Date: 25 March 2019
As humans, resistance to commonly prescribed antibiotics is one of the biggest global health threats we face.
Since the first use of penicillin, in 1945, millions of people have been successfully treated with antibiotics, but antimicrobial resistance (AMR) is on the rise.
Though hundreds of different types of antibiotic now exist, no new classes of antibiotic have been discovered since the 1980s and around the globe, AMR infections now cause a staggering 700,000 deaths each year.
Whilst most bacteria are killed when antibiotics are used, resistant germs can survive and even multiply. Overuse of antibiotics makes resistant bacteria more common and the more we use them, the more chance germs have of becoming resistant. AMR occurs when bacteria, viruses, fungi and parasites no longer respond to the drugs used to treat the infections they cause.
Repeated and inappropriate use of antibiotics is still increasing and without action, deaths from untreatable infections are predicted to rise to 10 million by 2050.
Confronting AMR is now an urgent priority for global health and the UK government has set goals to contain and control antimicrobial resistance by 2040. The way forward is dependent on clinical research and the NIHR is playing a crucial role.
The North Thames region is a highly active area for AMR research, with a variety of approaches to tackling AMR.
One of the studies recently completed was commissioned to evaluate the implementation of the Department of Health and Social Care UK Five Year Antimicrobial Resistance Strategy. The Policy Innovation and Evaluation Research Unit (PIRU), based at the London School of Hygiene and Tropical Medicine, has evaluated the Strategy and Chief Investigator, Professor Nicholas Mays, confirmed that reports from the study are currently under peer review and due to be published on the PIRU website. He said:“...the study is broad in scope and designed to provide a cohesive account of Strategy implementation at local, national and international levels in both animal and human health”.
Two further AMR studies are running and recruiting participants around the region.
The CAP-IT study, currently open at Royal London Hospital, part of Barts Health NHS Trust, is focusing on the use of antibiotics in children. Parents of young children under six will be given the opportunity to participate in the study, which looks at the use of amoxicillin, a commonly used antibiotic, for treating pneumonia. Little is known about how best to use amoxicillin for pneumonia treatment in this age group.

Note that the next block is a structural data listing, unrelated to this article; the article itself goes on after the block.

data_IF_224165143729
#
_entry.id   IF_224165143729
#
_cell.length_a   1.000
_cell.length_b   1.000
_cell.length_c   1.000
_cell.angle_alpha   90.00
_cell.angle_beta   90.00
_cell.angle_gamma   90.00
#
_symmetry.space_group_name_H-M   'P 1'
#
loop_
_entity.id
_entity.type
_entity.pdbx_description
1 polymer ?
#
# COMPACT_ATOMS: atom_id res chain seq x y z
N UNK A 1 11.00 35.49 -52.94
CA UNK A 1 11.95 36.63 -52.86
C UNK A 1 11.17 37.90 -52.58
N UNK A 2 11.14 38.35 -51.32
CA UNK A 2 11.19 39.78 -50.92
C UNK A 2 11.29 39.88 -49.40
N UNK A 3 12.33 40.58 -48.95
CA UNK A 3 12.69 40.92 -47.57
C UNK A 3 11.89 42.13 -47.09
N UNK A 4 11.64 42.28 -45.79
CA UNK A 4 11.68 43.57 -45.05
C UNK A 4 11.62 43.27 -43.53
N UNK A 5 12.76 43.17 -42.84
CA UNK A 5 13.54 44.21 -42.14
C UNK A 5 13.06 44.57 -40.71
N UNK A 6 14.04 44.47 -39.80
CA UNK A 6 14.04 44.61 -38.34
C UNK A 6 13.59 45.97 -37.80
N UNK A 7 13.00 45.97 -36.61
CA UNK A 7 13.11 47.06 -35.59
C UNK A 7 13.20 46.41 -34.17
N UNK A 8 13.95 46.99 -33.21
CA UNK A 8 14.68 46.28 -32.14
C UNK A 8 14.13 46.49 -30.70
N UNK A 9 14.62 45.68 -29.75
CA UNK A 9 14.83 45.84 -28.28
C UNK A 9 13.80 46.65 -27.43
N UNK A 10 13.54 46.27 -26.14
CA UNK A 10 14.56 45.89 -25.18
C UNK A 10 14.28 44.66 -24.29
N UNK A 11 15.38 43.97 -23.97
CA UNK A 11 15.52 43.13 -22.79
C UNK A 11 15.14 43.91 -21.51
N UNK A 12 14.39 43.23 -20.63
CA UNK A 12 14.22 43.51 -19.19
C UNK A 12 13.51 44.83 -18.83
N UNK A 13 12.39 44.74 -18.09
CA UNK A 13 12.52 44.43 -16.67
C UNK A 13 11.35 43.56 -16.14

Meanwhile, the ARK study, open at the Royal Free Hospital in London, is also set to open at North Middlesex University Hospital NHS Trust in April. This broad and interesting study will help develop a useful set of strategies to help doctors, nurses, pharmacists and patients reduce their use of antibiotics, whilst assessing patients’ health outcomes.
As part of their research, patients and their relatives will be asked what they think about the information given to patients when they are prescribed antibiotics. Their feedback will be used to understand how best to explain appropriate usage, with the hope prescribers can change old and damaging behaviors.
Fiona Burns, Associate Professor in Sexual Health & HIV Medicine at UCL and the Royal Free London NHS Foundation Trust, and also the Infection Specialty Lead for CRN North Thames, stressed the important need for further research into AMR. She said: "Antibiotics are vital for our health and well-being and the development of AMR is a major concern. Studies like these, and the other NIHR trials running across the UK, are key to the vital health research needed to overcome the challenges of AMR and bring us new ways to tackle the dangers of infection.
"Tackling AMR does not simply involve developing new, ever more potent antibiotics, but also importantly looking at how we currently use antibiotics and ensuring that correct dosing, duration and antibiotic strategies both optimise clinical outcomes and reduce the likelihood of AMR in the future."
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